When you’re screening, sieving and sorting materials (such as sand, slag, bricks and rubble) you need a screening or sieve bucket that’s going to go the distance. Here is a quick 6-item checklist you can use to ensure you get the best possible sorting bucket for your application.

sieve bucket waiting to leave our factory
  1. Bottom-end strength The sieve bucket should be built so that the baseplate and curved backplate form a rigid composite beam that provides sufficient bottom end strength to support or carry the load across the entire width of the bucket and give years of trouble free operation.
  2. Bucket shape The sorting bucket shape should promote efficient loading of material. Look for screening buckets with the right width / capacity combination to suit the material density, truck or bin capacity and digging conditions of your application.
  3. Bucket designDepending on the material you need to move (rock, coal, gravel, sand or even hot materials such as steel slag, a sieve bucket that is designed to suit your particular purpose and built from robust materials will ensure increased capacity, reliability and durability.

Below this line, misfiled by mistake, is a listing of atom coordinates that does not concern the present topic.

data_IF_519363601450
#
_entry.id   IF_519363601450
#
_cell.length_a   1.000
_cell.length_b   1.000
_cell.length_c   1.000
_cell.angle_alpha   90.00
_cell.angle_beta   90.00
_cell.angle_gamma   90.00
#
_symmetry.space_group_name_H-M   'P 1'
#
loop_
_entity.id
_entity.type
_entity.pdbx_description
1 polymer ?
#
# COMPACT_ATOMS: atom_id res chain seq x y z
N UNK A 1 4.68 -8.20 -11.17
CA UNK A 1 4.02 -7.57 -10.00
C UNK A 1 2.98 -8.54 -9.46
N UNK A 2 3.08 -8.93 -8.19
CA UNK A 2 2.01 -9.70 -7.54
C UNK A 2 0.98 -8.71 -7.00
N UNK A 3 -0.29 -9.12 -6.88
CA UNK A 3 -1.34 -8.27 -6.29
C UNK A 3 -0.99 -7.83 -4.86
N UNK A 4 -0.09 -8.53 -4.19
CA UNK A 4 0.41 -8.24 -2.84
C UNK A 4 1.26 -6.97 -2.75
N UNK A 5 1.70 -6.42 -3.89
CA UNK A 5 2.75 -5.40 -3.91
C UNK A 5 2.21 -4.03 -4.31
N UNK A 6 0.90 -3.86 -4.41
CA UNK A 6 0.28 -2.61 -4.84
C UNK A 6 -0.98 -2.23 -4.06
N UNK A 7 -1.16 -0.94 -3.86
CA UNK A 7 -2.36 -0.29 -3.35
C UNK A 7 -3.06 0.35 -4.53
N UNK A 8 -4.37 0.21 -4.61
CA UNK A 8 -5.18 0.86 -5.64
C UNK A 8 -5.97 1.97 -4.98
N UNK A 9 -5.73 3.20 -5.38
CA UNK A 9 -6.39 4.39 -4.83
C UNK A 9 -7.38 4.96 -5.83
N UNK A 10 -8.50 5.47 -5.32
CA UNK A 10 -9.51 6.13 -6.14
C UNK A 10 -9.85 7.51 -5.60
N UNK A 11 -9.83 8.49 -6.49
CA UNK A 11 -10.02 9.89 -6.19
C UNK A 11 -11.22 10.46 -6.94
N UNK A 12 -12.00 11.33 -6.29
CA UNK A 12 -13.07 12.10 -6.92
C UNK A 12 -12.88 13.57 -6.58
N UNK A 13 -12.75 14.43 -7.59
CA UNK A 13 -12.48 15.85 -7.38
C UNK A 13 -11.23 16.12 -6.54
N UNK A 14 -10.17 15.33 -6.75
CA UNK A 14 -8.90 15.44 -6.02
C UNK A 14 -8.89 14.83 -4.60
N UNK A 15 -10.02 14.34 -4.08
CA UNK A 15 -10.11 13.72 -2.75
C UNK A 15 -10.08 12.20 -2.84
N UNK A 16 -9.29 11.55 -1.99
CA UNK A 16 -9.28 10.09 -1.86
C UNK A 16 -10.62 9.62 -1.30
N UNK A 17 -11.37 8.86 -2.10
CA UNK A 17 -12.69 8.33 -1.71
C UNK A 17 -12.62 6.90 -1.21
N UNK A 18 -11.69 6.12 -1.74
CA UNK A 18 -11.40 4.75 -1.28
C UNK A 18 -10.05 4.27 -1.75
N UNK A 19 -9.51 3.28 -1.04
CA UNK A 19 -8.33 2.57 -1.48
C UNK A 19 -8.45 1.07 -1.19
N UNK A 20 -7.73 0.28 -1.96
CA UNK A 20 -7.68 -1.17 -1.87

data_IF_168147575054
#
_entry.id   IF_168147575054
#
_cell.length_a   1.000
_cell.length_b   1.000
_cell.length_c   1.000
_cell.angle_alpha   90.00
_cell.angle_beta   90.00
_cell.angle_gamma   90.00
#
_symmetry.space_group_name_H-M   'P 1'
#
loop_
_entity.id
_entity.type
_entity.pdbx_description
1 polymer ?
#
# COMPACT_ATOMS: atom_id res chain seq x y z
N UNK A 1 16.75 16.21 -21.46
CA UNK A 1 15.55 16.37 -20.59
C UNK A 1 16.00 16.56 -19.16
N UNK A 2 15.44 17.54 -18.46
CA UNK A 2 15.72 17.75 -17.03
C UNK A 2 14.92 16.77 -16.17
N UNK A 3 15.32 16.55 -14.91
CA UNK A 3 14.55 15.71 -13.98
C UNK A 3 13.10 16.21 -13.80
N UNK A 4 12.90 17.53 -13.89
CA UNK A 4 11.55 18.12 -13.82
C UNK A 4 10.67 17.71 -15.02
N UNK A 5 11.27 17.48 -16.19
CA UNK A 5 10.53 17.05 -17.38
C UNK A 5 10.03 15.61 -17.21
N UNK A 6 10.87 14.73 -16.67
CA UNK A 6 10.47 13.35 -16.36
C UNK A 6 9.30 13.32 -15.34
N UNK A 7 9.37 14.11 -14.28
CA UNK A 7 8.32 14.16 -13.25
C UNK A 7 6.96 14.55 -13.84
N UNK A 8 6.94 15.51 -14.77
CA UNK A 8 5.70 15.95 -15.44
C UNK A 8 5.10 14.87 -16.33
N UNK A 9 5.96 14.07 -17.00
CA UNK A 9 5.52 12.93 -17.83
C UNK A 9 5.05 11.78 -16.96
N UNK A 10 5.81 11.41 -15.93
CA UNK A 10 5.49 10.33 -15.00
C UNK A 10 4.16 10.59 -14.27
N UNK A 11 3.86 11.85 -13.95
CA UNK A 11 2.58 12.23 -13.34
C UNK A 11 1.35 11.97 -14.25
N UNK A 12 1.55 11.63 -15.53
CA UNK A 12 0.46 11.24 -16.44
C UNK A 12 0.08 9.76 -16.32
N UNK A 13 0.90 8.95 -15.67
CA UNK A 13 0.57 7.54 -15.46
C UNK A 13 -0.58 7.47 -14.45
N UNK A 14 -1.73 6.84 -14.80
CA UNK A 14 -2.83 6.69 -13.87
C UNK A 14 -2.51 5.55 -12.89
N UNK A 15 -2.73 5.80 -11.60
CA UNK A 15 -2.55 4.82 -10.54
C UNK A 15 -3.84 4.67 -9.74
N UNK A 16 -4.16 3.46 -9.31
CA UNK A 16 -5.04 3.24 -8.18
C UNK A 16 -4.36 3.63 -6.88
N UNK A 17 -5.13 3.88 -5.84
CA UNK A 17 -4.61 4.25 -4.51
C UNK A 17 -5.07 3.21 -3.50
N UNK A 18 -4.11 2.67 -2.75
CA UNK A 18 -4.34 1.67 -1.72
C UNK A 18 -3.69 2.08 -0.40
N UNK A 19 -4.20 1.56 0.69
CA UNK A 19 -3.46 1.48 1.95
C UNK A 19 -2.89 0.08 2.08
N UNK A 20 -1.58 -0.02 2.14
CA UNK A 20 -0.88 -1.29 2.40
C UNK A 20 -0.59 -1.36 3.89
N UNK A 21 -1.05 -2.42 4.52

4. Ribs and apertures Interlocking ribs allow finer material to fall through the sorting bucket while bigger materials (such as bricks and rubble) are retained. It is therefore important to select an aperture size that suits the materials you intend to sort.
  5. Short pin-to-point A short pin-to-point ensures better digging (bucket breakout force).
  6. Cutting edge and side cutting edges Effective digging requires good penetration of the bucket into the material it is handling. This is determined largely by the shape of the cutting edge and the side cutting edges.The cutting edge on sieve buckets for excavators can be fitted with either teeth and adaptors or bolt-on-edge.Depending on your application, screening buckets can be fitted with side wear patches and corner-wear strips to reduce wear and tear on the sorting bucket.